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#Brexit – 'Dapat isaalang-alang ng UK ang deal trade-off', sabi ni von der Leyen

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Ang pangulo ng Komisyon sa Europa na si Ursula von der Leyen

Dapat isaalang-alang ng UK ang mga trade-off na nais nitong gawin sa isang post-Brexit deal, European Commission President Ursula von der Leyen (Nakalarawan) ay nagsabi, nagsusulat ang BBC.

She said the closer the UK’s access to the single market – which it is leaving – the more it must adhere to EU rules.

But cabinet minister Michael Gove said the UK “would regain its economic and political independence” and any deal “would need to reflect that reality”.

Both sides agreed that differences remained after last week’s trade talks.

Gusto ng UK a ‘Canada-style’ free trade agreement, habang si Brussels ay tumawag para sa isang mas malapit na relasyon.

Ang ikalawang yugto ng mga talakayan ay dahil sa pagsisimula sa 18 Marso sa London.

Sa isang nakasulat na pahayag ng ministeryalidad, sinabi ni G. Gove na inaasahan ng UK na maglagay ng isang bilang ng mga ligal na teksto, kabilang ang isang draft na kasunduan sa kalakalan ng kalakalan, nangunguna sa pulong.

anunsyo

But last month, he warned the government would walk away from trade talks in June unless there was a “broad outline” of a deal.

Sinabi ni Boris Johnson kung ang UK ay hindi nakakakuha ng isang pakikitungo na katulad ng kasunduang pangkalakalan ng EU-Canada, kung gayon ang kalakalan ay dapat na batay sa mga patakaran ng World Trade Organization.

‘Rules of the game’

Sa pakikipag-usap sa mga mamamahayag sa Brussels, kinilala ni Ms von der Leyen na may mga pagkakaiba sa pagitan ng dalawang panig kasunod ng unang pag-ikot ng negosasyon.

“We are aware that there are differences in the approach towards what scope should the future agreement have and what are – if I may say so – the rules of the game everybody has to abide to,” she said.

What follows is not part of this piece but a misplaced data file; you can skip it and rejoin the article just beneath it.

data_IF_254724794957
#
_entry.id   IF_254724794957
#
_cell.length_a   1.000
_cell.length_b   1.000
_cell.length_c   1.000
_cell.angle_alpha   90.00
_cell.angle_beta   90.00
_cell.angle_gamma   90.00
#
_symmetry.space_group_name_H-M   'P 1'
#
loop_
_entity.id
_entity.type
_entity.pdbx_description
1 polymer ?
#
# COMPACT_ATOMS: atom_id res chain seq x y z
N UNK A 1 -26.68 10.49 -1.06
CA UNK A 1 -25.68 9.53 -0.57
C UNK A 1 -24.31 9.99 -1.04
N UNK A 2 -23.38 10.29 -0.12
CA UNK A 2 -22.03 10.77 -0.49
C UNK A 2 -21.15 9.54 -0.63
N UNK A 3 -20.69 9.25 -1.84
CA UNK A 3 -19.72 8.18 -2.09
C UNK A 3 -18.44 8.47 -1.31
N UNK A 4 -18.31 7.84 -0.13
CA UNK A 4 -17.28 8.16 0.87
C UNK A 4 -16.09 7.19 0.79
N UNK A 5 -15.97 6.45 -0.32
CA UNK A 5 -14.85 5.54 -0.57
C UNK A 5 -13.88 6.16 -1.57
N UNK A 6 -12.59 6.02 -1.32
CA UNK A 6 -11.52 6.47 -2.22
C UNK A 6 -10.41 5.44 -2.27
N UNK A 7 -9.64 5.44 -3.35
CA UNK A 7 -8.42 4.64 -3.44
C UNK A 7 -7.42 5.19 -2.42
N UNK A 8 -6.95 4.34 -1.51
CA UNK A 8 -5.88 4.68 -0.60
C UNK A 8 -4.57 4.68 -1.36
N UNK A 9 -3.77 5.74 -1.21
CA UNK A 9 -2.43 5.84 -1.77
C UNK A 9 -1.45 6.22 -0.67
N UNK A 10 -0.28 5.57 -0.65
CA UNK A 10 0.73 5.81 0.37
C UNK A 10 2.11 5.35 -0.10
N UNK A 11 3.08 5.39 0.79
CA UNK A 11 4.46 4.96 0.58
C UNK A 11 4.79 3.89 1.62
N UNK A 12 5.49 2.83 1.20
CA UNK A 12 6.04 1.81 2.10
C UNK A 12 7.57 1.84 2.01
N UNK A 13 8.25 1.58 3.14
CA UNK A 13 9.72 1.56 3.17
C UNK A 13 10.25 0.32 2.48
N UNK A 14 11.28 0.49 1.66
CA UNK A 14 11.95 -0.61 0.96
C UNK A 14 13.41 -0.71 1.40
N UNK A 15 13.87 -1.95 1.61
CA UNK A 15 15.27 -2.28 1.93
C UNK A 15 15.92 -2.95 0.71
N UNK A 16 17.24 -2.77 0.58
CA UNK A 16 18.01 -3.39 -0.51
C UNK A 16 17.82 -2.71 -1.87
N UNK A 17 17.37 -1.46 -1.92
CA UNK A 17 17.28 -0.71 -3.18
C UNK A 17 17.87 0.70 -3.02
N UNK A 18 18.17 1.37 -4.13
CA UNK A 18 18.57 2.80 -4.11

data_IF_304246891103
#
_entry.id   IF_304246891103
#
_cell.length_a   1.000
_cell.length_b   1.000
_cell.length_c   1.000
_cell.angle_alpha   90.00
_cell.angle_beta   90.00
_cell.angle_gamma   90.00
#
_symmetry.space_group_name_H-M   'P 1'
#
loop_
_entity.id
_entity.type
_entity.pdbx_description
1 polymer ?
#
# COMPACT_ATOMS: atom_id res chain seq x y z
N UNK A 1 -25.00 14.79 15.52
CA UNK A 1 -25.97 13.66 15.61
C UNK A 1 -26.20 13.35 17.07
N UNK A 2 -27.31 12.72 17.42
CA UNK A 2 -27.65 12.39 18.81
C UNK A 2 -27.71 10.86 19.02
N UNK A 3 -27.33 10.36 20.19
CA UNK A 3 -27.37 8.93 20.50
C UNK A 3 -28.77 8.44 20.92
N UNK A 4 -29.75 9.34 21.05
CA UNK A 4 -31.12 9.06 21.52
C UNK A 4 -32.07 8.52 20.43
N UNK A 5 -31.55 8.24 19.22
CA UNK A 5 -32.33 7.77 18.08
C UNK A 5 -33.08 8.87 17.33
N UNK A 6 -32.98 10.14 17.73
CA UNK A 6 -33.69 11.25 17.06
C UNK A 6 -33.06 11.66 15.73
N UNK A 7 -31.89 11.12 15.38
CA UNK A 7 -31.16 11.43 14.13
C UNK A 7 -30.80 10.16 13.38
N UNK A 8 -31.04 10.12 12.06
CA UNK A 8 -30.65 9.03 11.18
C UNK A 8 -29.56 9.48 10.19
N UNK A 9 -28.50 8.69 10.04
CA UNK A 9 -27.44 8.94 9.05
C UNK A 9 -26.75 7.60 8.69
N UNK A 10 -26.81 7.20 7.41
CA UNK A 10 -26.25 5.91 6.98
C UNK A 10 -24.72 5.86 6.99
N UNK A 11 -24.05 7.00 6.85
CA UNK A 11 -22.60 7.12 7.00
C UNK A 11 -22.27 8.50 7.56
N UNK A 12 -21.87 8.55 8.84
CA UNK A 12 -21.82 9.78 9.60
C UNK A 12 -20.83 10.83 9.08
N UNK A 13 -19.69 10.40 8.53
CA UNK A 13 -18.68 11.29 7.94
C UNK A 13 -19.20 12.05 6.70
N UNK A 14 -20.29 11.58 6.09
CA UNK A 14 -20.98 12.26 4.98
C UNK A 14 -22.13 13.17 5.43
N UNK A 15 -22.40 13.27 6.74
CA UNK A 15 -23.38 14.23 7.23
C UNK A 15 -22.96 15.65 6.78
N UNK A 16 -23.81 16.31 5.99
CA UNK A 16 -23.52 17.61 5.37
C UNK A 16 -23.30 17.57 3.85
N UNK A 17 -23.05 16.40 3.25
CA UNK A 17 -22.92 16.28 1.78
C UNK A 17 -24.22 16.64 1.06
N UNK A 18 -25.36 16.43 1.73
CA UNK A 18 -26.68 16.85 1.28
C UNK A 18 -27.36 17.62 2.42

“So it will be important that the UK makes up its mind – the closer they want to have access to the single market, the more they have to play by the rules that are the rules of the single market.

“If this is not the UK’s choice then of course they will be more distant and it will be more difficult for the UK to access the single market.”

She said it was “up to the UK within the negotiations to think about the trade-offs they want to take into account”.

Gove later published a statement, saying there had been “a degree of common understanding” during the discussions in some areas, which would be returned to in future talks.

But, he added: “In other areas, notably fisheries, governance and dispute settlement, and the so-called ‘level playing field’, there were, as expected, significant differences.”

Following last week’s talks in Brussels, the prime minister’s Europe adviser David Frost said the two sides “now understand each other well”.

EU chief negotiator Michel Barnier said the talks had been “constructive” but there were “very serious divergences” between the sides.

A UK government spokesman said its team had “made clear” the UK would “regain our legal and economic independence – and that the future relationship must reflect that fact”.

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